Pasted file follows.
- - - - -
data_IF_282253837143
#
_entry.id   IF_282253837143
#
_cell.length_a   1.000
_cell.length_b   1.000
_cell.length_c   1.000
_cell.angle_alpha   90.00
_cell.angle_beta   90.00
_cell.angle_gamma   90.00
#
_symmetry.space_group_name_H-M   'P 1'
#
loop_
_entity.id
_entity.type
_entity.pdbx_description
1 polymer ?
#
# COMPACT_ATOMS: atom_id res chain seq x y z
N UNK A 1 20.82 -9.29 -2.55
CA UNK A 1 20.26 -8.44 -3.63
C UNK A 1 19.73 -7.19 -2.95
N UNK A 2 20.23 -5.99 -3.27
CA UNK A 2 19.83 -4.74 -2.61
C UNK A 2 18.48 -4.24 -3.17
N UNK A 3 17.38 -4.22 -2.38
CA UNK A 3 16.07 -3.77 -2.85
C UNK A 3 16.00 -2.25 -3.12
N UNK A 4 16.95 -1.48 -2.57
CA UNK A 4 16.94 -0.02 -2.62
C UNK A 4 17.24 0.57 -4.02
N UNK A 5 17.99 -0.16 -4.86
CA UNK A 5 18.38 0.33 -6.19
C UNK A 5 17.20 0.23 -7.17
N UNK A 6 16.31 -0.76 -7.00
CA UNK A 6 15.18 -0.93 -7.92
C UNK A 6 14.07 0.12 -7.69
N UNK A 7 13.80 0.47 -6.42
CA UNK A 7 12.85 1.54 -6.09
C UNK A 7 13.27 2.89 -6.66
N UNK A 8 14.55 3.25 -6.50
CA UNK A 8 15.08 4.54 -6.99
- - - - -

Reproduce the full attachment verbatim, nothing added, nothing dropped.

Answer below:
data_IF_282253837143
#
_entry.id   IF_282253837143
#
_cell.length_a   1.000
_cell.length_b   1.000
_cell.length_c   1.000
_cell.angle_alpha   90.00
_cell.angle_beta   90.00
_cell.angle_gamma   90.00
#
_symmetry.space_group_name_H-M   'P 1'
#
loop_
_entity.id
_entity.type
_entity.pdbx_description
1 polymer ?
#
# COMPACT_ATOMS: atom_id res chain seq x y z
N UNK A 1 20.82 -9.29 -2.55
CA UNK A 1 20.26 -8.44 -3.63
C UNK A 1 19.73 -7.19 -2.95
N UNK A 2 20.23 -5.99 -3.27
CA UNK A 2 19.83 -4.74 -2.61
C UNK A 2 18.48 -4.24 -3.17
N UNK A 3 17.38 -4.22 -2.38
CA UNK A 3 16.07 -3.77 -2.85
C UNK A 3 16.00 -2.25 -3.12
N UNK A 4 16.95 -1.48 -2.57
CA UNK A 4 16.94 -0.02 -2.62
C UNK A 4 17.24 0.57 -4.02
N UNK A 5 17.99 -0.16 -4.86
CA UNK A 5 18.38 0.33 -6.19
C UNK A 5 17.20 0.23 -7.17
N UNK A 6 16.31 -0.76 -7.00
CA UNK A 6 15.18 -0.93 -7.92
C UNK A 6 14.07 0.12 -7.69
N UNK A 7 13.80 0.47 -6.42
CA UNK A 7 12.85 1.54 -6.09
C UNK A 7 13.27 2.89 -6.66
N UNK A 8 14.55 3.25 -6.50
CA UNK A 8 15.08 4.54 -6.99